unguarded-lenny wilkens with terry pluto (conclusion)

“When you compare players from the fifties and sixties to today’s, you have to remember that we were the best athletes of our time, and we’d presumably benefit from the same advantages today’s players have if we somehow transported forward in time. I know that I would have been as good a player today as I was back in my era, and I believe that would be true of the best of our players from those years. It’s almost comical to think about how little we did to take care of ourselves back then.” (80)

“Players now can’t believe how little we made, or how we had to work in the summers. They’re surprised to hear that we had to worry about a pension plan at all. But that was all part of the almost blue-collar world of the NBA back then.” (105)

“I felt very comfortable with Monsanto. In fact, when the team moved from St.Louis to Atlanta, they offered me a full-time job. For a moment, I considered it, because my final season with the Hawks was probably my hardest in all of pro-basketball.” (109)

“I didn’t have an agent. This was 1960, and no one had an agent. The NBA of 1960 wasn’t considered the meal ticket for an entire family. It was the best basketball league in the world, but few people knew it. The Boston Celtics had one of the greatest teams the world had ever seen, yet they didn’t sell out Boston Garden. Few NBA teams sold out.” (63)

“So here is the situation: The best high-school players are constantly being recruited by summer league coaches, by high-school coaches, by college coaches, by summer camps, and by renegade adults who want to be their agents. None of this is healthy psychologically, nor does it lead to making the kids better players. Too often, they aren’t coached in the fundamentals of the game, because no one wants to get in their faces and tell them what they can’t do. They worship at the shrine of the dunk, which is a symbol of how the game has changed.” (56)

“Who gave him the contract in the first place? The Hawks did. Now they thought the contract was too expensive. The Hawks aren’t the only team to do this, you hear it a lot: A team gives a player a contract, then complains that the guy is being ‘overpaid’. Well, they’re the ones who decided to pay him that much.” (274)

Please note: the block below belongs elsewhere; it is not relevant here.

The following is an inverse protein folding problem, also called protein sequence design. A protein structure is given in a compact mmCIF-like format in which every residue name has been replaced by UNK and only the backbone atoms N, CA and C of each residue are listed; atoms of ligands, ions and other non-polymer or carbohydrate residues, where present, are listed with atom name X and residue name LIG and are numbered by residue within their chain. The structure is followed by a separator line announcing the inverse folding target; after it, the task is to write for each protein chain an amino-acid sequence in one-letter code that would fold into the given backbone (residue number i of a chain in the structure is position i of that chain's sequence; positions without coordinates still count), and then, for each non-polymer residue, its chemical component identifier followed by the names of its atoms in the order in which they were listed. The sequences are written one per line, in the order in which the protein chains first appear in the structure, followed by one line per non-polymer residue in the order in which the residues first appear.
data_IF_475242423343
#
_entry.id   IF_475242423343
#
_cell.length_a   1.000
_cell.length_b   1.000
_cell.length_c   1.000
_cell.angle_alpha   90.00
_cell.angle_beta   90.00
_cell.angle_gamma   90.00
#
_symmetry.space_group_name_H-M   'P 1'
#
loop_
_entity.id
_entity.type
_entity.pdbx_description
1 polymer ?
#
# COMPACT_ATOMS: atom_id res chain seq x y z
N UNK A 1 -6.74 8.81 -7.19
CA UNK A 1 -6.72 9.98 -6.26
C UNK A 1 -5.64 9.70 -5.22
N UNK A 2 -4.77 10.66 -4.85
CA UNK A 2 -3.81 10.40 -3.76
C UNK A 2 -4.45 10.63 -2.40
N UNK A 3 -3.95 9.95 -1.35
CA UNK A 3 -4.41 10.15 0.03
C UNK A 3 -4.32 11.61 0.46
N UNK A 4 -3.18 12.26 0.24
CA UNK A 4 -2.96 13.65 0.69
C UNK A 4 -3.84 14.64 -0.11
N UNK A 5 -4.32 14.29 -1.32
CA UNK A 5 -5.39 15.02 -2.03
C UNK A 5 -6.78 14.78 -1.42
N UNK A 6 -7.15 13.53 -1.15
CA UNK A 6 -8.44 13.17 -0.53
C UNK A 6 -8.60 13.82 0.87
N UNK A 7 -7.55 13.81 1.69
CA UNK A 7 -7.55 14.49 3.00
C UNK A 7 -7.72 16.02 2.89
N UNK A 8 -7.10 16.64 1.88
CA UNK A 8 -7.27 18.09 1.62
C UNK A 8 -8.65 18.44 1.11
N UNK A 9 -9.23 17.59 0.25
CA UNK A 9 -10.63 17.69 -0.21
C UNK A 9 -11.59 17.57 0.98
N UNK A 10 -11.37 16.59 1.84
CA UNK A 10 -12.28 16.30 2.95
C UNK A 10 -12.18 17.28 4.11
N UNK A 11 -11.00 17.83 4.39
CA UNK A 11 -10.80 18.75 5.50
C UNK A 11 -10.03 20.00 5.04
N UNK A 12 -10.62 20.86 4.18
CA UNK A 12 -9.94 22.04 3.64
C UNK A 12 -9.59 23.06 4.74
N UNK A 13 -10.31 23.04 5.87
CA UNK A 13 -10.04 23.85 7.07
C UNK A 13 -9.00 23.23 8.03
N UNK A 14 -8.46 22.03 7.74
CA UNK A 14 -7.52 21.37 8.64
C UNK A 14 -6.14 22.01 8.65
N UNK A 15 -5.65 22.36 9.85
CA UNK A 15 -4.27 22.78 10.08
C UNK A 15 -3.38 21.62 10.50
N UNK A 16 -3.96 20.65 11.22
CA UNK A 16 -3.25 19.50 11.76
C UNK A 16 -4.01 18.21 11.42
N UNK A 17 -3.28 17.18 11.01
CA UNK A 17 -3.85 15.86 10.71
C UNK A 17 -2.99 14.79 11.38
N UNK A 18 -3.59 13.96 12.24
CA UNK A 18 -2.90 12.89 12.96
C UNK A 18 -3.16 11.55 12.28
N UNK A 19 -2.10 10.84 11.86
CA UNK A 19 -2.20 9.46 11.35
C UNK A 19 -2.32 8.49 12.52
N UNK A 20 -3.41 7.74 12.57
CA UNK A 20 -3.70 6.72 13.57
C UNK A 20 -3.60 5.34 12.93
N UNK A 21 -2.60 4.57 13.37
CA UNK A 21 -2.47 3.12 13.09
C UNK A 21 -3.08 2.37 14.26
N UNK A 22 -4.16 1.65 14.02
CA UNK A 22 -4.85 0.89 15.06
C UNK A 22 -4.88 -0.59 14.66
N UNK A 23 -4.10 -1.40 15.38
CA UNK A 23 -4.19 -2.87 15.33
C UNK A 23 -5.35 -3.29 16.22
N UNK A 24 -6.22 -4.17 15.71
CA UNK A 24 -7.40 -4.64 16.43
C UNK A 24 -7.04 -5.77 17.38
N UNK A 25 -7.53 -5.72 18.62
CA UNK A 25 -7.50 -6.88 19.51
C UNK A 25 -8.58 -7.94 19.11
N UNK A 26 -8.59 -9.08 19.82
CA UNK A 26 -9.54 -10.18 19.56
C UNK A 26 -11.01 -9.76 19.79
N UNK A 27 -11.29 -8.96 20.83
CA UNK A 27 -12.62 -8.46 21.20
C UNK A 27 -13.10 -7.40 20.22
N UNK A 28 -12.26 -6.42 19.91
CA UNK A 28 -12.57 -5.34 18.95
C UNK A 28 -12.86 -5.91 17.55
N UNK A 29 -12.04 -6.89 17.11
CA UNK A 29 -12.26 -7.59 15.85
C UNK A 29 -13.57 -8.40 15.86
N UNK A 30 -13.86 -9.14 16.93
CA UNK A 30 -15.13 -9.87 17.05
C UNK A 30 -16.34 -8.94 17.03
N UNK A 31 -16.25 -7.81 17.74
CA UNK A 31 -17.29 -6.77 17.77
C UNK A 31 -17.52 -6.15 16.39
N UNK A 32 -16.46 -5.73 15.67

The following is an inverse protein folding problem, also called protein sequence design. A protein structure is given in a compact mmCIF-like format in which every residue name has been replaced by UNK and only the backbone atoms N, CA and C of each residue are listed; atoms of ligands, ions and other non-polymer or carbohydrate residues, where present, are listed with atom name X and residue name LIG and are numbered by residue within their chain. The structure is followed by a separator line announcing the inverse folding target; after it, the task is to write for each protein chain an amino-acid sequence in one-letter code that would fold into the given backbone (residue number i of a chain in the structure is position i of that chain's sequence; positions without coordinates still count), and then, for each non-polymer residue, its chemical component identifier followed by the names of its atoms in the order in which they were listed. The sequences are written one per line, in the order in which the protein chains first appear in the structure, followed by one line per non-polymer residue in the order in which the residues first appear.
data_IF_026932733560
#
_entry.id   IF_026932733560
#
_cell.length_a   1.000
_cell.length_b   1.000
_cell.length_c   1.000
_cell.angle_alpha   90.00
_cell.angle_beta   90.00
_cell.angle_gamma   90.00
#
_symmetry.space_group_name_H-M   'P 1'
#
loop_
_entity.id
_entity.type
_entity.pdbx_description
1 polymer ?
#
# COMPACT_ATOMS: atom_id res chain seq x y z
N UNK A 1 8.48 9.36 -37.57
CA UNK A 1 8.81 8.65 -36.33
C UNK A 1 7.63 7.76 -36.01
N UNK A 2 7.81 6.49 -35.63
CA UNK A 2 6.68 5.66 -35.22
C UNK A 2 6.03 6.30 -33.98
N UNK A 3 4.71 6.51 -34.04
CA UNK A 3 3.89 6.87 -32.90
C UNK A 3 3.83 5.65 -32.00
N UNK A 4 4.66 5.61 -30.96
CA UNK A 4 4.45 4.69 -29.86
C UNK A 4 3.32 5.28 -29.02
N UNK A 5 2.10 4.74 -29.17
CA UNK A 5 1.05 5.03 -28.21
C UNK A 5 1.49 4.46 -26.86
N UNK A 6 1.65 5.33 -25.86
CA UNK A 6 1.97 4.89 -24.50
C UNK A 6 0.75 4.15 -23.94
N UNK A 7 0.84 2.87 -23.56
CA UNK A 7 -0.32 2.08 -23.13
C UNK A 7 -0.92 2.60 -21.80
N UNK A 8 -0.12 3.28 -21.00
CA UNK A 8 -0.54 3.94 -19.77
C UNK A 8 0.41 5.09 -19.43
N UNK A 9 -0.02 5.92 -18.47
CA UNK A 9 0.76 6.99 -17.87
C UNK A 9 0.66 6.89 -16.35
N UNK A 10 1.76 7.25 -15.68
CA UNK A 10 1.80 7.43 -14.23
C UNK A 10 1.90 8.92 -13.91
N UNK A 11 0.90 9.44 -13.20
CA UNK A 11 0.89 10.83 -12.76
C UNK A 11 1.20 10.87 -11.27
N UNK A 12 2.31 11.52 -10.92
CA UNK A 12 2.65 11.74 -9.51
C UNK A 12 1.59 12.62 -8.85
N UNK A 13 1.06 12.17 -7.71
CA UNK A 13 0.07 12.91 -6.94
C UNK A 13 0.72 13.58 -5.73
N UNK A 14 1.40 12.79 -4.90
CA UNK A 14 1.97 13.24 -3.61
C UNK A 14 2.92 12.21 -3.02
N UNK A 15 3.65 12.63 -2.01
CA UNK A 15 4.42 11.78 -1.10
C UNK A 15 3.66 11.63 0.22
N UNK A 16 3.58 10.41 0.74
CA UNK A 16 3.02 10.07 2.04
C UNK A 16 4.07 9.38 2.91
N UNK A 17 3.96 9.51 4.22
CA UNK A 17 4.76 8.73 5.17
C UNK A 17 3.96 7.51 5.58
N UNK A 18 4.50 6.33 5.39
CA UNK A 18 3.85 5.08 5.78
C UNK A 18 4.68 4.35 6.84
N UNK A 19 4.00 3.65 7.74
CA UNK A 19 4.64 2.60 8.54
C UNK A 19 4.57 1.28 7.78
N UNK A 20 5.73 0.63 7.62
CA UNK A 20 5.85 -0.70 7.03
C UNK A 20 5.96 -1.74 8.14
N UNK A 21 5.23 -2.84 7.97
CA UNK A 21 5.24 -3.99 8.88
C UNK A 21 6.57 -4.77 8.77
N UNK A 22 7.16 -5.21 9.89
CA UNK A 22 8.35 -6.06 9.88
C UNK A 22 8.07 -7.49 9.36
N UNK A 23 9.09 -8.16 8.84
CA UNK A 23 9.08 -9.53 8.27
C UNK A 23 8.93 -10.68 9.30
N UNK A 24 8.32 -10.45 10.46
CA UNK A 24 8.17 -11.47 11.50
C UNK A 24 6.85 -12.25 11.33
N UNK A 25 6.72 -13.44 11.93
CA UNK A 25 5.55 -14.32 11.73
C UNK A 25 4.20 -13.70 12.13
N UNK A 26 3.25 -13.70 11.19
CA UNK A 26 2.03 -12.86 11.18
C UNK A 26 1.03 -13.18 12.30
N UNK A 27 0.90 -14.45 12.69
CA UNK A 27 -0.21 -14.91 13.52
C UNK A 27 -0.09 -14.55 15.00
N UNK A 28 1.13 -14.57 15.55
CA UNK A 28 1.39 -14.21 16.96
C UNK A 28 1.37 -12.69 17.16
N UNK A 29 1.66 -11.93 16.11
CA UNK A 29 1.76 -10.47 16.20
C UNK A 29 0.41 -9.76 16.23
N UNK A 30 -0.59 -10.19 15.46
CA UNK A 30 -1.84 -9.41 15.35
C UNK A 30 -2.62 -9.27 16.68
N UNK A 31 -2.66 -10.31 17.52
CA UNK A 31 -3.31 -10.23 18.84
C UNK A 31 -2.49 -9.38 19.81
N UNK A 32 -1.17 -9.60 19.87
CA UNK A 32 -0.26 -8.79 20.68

“I wasn’t shocked that Shaq was unaware of my career. I hadn’t played since 1975. Why would players of Shaq’s generation know? It would be nice if they had that sense of history, but most don’t-and I’m not hung up about that.” (258)

“Next, I met with Donald Sterling, the real-estate tycoon who owns the team. He seemed a little distant, not locked in to our interview. I’d asked him if he planned to sign this player or trade that guy, and he’d just look at me and say, ‘Ooh, everybody on this team loves each other.’
The guy had no grasp of what was going on with his own team.” (248)

“I’ve always respected the great Buffalo Bills teams, those same Bills teams that never won a Super Bowl. To many fans and writers, that means they can never be great, never be special: Only champions are great, and everyone else is a loser, or at least falls short. I’ve never believed that. The true measure of a team is how it answers this question: Did they play as well as they possibly could?” (264)

“I could dribble equally well with either hand, and I have Father Mannion and those chairs to thank for that. I smile as I think about those chairs, and I think about all the formal ballhandling drills the kids are doing today. They work fine, but no better than those chairs set up by Father Mannion. When I coached the Cavs and Steve Kerr wanted to improve his ballhandling skills over the summer, that’s what we did-we set up chairs for him to dribble around. Michael Jordan said he did the same thing after his rookie year: He knew he needed work on his dribbling, so he set up chairs in a gym-and went through the drills alone.” (35)

again-i’ve pulled so many that the quotes can talk for themselves. i just want to stress that the people (players and owner) that he’s talked about are still relevant today, and that’s the measure of a true basketball treasure. bigup to all the former point guard coaches (jason kidd, i’m looking at you) and to the true proponents of team ball who not only believe in letting folks earn their props, but to giving them when they are indeed due.

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